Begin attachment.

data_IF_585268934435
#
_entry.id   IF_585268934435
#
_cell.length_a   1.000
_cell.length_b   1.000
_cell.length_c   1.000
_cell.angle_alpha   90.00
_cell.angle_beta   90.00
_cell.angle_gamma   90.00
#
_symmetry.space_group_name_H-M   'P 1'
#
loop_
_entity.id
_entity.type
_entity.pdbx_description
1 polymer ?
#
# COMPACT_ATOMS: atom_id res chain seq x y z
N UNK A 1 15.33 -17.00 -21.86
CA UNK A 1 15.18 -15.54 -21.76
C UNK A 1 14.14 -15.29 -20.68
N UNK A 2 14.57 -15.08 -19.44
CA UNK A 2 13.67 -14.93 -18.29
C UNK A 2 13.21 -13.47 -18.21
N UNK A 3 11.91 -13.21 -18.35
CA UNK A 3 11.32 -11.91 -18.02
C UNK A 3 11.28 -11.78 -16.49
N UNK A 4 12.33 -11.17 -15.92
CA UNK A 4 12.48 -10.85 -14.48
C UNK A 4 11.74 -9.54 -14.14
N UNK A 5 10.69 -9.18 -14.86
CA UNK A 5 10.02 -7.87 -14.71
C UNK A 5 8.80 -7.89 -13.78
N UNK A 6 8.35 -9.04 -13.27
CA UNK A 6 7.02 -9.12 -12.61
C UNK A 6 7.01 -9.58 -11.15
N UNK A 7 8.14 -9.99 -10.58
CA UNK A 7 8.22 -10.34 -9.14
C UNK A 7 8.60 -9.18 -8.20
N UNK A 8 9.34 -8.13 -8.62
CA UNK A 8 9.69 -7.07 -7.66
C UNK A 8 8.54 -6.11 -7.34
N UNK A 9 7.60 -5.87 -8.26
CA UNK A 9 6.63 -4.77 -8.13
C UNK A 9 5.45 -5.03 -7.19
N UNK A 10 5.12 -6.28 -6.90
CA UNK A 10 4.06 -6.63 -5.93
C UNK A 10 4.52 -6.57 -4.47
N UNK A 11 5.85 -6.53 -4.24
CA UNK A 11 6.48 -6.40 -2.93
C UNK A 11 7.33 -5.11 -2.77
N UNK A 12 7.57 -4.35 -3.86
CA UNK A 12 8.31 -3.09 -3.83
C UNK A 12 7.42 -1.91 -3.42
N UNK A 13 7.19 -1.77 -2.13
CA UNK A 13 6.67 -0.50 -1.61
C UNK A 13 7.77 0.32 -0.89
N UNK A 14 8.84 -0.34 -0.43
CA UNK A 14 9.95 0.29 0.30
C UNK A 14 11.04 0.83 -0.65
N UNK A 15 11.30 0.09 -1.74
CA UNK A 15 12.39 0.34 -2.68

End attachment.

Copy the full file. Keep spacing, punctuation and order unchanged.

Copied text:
data_IF_585268934435
#
_entry.id   IF_585268934435
#
_cell.length_a   1.000
_cell.length_b   1.000
_cell.length_c   1.000
_cell.angle_alpha   90.00
_cell.angle_beta   90.00
_cell.angle_gamma   90.00
#
_symmetry.space_group_name_H-M   'P 1'
#
loop_
_entity.id
_entity.type
_entity.pdbx_description
1 polymer ?
#
# COMPACT_ATOMS: atom_id res chain seq x y z
N UNK A 1 15.33 -17.00 -21.86
CA UNK A 1 15.18 -15.54 -21.76
C UNK A 1 14.14 -15.29 -20.68
N UNK A 2 14.57 -15.08 -19.44
CA UNK A 2 13.67 -14.93 -18.29
C UNK A 2 13.21 -13.47 -18.21
N UNK A 3 11.91 -13.21 -18.35
CA UNK A 3 11.32 -11.91 -18.02
C UNK A 3 11.28 -11.78 -16.49
N UNK A 4 12.33 -11.17 -15.92
CA UNK A 4 12.48 -10.85 -14.48
C UNK A 4 11.74 -9.54 -14.14
N UNK A 5 10.69 -9.18 -14.86
CA UNK A 5 10.02 -7.87 -14.71
C UNK A 5 8.80 -7.89 -13.78
N UNK A 6 8.35 -9.04 -13.27
CA UNK A 6 7.02 -9.12 -12.61
C UNK A 6 7.01 -9.58 -11.15
N UNK A 7 8.14 -9.99 -10.58
CA UNK A 7 8.22 -10.34 -9.14
C UNK A 7 8.60 -9.18 -8.20
N UNK A 8 9.34 -8.13 -8.62
CA UNK A 8 9.69 -7.07 -7.66
C UNK A 8 8.54 -6.11 -7.34
N UNK A 9 7.60 -5.87 -8.26
CA UNK A 9 6.63 -4.77 -8.13
C UNK A 9 5.45 -5.03 -7.19
N UNK A 10 5.12 -6.28 -6.90
CA UNK A 10 4.06 -6.63 -5.93
C UNK A 10 4.52 -6.57 -4.47
N UNK A 11 5.85 -6.53 -4.24
CA UNK A 11 6.48 -6.40 -2.93
C UNK A 11 7.33 -5.11 -2.77
N UNK A 12 7.57 -4.35 -3.86
CA UNK A 12 8.31 -3.09 -3.83
C UNK A 12 7.42 -1.91 -3.42
N UNK A 13 7.19 -1.77 -2.13
CA UNK A 13 6.67 -0.50 -1.61
C UNK A 13 7.77 0.32 -0.89
N UNK A 14 8.84 -0.34 -0.43
CA UNK A 14 9.95 0.29 0.30
C UNK A 14 11.04 0.83 -0.65
N UNK A 15 11.30 0.09 -1.74
CA UNK A 15 12.39 0.34 -2.68